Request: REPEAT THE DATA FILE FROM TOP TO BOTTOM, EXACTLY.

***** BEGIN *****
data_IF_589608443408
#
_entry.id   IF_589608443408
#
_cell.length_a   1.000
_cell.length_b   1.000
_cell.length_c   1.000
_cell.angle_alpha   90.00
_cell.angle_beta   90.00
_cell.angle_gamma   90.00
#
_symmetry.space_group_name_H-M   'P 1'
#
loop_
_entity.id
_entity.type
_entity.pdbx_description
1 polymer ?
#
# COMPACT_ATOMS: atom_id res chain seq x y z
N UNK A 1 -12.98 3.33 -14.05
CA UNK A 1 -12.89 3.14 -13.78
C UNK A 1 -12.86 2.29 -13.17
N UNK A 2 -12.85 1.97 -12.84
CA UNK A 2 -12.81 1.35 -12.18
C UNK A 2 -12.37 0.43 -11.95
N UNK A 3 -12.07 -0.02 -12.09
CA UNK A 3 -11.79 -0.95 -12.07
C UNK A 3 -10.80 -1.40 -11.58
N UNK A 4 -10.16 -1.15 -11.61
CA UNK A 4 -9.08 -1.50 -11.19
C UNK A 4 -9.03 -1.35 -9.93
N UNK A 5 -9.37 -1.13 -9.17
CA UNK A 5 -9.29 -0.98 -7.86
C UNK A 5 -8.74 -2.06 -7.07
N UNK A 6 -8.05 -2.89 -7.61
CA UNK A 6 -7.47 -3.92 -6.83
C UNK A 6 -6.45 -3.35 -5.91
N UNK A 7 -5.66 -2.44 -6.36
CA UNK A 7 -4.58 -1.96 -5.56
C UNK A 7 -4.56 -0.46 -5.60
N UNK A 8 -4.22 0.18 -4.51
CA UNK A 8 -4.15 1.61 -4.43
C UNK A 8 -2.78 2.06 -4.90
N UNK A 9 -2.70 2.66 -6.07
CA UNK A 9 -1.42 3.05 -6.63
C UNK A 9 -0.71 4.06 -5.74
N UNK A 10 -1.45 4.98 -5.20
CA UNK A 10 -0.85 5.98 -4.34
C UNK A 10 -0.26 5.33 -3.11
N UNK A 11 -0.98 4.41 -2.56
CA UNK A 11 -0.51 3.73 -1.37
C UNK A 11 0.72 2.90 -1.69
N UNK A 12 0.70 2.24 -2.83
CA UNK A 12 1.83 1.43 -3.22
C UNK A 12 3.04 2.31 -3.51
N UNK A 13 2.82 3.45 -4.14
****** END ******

data_IF_589608443408
#
_entry.id   IF_589608443408
#
_cell.length_a   1.000
_cell.length_b   1.000
_cell.length_c   1.000
_cell.angle_alpha   90.00
_cell.angle_beta   90.00
_cell.angle_gamma   90.00
#
_symmetry.space_group_name_H-M   'P 1'
#
loop_
_entity.id
_entity.type
_entity.pdbx_description
1 polymer ?
#
# COMPACT_ATOMS: atom_id res chain seq x y z
N UNK A 1 -12.98 3.33 -14.05
CA UNK A 1 -12.89 3.14 -13.78
C UNK A 1 -12.86 2.29 -13.17
N UNK A 2 -12.85 1.97 -12.84
CA UNK A 2 -12.81 1.35 -12.18
C UNK A 2 -12.37 0.43 -11.95
N UNK A 3 -12.07 -0.02 -12.09
CA UNK A 3 -11.79 -0.95 -12.07
C UNK A 3 -10.80 -1.40 -11.58
N UNK A 4 -10.16 -1.15 -11.61
CA UNK A 4 -9.08 -1.50 -11.19
C UNK A 4 -9.03 -1.35 -9.93
N UNK A 5 -9.37 -1.13 -9.17
CA UNK A 5 -9.29 -0.98 -7.86
C UNK A 5 -8.74 -2.06 -7.07
N UNK A 6 -8.05 -2.89 -7.61
CA UNK A 6 -7.47 -3.92 -6.83
C UNK A 6 -6.45 -3.35 -5.91
N UNK A 7 -5.66 -2.44 -6.36
CA UNK A 7 -4.58 -1.96 -5.56
C UNK A 7 -4.56 -0.46 -5.60
N UNK A 8 -4.22 0.18 -4.51
CA UNK A 8 -4.15 1.61 -4.43
C UNK A 8 -2.78 2.06 -4.90
N UNK A 9 -2.70 2.66 -6.07
CA UNK A 9 -1.42 3.05 -6.63
C UNK A 9 -0.71 4.06 -5.74
N UNK A 10 -1.45 4.98 -5.20
CA UNK A 10 -0.85 5.98 -4.34
C UNK A 10 -0.26 5.33 -3.11
N UNK A 11 -0.98 4.41 -2.56
CA UNK A 11 -0.51 3.73 -1.37
C UNK A 11 0.72 2.90 -1.69
N UNK A 12 0.70 2.24 -2.83
CA UNK A 12 1.83 1.43 -3.22
C UNK A 12 3.04 2.31 -3.51
N UNK A 13 2.82 3.45 -4.14